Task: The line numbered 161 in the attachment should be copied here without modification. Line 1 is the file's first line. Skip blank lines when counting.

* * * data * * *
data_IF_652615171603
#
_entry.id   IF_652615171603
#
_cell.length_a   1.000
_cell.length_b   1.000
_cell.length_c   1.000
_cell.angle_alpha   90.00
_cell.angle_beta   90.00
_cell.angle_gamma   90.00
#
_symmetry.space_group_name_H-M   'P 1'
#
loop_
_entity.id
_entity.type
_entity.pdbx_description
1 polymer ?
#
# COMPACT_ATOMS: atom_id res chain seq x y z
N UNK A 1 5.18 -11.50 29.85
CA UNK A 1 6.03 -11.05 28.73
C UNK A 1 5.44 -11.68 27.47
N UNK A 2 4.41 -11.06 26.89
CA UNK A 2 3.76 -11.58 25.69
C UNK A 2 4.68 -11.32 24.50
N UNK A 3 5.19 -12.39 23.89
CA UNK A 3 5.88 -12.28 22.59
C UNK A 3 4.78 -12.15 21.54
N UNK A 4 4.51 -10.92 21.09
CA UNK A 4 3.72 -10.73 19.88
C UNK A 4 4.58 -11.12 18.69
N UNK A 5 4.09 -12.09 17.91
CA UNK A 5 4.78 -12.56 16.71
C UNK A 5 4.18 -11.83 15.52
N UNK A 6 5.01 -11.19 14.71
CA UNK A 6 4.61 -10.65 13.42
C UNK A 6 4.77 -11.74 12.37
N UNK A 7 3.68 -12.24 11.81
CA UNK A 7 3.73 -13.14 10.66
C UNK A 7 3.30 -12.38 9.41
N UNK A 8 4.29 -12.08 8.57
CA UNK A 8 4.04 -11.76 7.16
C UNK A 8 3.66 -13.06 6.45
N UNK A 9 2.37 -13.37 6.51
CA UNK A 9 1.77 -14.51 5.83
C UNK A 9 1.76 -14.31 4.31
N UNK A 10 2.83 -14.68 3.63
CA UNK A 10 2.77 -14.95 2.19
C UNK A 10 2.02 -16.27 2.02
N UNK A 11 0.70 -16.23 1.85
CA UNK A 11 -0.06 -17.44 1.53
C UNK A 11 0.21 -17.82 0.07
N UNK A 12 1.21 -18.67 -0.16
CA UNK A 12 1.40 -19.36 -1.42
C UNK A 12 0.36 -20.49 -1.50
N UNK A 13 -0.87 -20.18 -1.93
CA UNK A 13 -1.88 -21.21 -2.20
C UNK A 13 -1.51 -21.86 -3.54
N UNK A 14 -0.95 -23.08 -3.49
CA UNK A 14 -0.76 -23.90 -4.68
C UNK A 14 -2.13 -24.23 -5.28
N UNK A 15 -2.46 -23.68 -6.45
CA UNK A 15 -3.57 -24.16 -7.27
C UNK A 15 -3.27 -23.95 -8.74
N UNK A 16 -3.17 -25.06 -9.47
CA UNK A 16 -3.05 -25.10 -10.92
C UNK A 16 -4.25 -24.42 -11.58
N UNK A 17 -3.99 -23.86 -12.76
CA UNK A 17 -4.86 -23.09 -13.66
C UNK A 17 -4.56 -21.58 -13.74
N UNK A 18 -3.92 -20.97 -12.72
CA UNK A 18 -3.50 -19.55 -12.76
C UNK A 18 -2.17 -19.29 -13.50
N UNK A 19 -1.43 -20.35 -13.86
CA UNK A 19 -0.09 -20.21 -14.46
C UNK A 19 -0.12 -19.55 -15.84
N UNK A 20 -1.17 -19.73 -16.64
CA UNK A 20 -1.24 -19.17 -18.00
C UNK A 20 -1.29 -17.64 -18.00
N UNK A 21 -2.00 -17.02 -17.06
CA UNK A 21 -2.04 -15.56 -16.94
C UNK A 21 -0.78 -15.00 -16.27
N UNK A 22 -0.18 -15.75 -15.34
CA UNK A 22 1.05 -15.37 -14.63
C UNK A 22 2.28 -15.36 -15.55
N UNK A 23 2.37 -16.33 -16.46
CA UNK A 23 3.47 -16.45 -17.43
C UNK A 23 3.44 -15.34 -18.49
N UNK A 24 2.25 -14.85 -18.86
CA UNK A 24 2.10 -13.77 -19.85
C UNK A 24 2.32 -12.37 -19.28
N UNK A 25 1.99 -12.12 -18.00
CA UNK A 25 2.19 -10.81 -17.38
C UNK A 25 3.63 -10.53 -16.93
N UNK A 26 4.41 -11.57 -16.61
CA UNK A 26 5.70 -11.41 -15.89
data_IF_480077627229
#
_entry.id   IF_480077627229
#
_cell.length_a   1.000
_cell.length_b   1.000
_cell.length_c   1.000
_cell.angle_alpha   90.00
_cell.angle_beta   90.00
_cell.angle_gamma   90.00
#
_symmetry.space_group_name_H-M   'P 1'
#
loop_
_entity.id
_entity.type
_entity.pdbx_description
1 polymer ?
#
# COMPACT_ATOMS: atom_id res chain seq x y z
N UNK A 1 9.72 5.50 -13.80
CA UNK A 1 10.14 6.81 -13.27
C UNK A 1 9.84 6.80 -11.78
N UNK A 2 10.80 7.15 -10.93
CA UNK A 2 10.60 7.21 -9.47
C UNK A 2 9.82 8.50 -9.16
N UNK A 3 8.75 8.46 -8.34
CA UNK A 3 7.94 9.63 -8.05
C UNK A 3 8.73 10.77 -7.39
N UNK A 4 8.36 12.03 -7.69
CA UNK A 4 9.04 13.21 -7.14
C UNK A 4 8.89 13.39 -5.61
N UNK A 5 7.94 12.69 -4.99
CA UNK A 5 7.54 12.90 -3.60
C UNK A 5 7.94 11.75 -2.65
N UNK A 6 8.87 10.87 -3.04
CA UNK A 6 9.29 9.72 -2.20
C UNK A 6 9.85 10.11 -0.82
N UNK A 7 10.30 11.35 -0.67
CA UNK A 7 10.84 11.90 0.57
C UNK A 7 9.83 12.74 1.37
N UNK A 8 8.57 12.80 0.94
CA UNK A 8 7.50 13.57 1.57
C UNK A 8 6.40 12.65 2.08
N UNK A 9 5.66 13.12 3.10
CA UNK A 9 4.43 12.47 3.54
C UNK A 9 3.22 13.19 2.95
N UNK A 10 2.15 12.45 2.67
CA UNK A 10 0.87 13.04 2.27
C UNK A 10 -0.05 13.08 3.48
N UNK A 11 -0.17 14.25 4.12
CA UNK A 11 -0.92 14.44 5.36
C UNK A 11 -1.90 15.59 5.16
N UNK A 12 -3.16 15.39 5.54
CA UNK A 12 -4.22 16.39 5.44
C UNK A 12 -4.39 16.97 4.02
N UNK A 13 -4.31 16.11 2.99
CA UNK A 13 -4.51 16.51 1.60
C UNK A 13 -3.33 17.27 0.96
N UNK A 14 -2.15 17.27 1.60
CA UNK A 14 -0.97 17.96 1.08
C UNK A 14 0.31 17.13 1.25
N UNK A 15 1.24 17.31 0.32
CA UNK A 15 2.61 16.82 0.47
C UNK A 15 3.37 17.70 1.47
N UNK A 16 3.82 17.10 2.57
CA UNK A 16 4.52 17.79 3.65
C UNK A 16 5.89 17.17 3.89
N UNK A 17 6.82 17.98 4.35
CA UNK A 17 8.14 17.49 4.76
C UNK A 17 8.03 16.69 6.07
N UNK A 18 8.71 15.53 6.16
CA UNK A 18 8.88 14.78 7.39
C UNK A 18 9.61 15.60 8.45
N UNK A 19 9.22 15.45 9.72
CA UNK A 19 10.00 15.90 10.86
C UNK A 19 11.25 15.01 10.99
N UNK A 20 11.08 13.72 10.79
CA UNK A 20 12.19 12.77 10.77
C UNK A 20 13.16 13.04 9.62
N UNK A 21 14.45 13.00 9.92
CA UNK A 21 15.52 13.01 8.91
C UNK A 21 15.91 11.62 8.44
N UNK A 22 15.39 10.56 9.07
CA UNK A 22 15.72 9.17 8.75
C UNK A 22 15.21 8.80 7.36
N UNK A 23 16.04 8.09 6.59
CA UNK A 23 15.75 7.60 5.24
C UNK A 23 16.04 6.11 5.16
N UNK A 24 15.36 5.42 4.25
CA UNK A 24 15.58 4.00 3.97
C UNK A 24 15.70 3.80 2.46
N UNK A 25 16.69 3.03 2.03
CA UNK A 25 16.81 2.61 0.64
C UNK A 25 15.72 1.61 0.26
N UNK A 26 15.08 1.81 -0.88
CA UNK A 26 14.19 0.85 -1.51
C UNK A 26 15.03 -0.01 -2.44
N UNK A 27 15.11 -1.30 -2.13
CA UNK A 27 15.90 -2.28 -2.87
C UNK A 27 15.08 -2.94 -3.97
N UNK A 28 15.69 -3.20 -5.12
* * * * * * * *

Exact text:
CA UNK A 15 2.61 16.82 0.47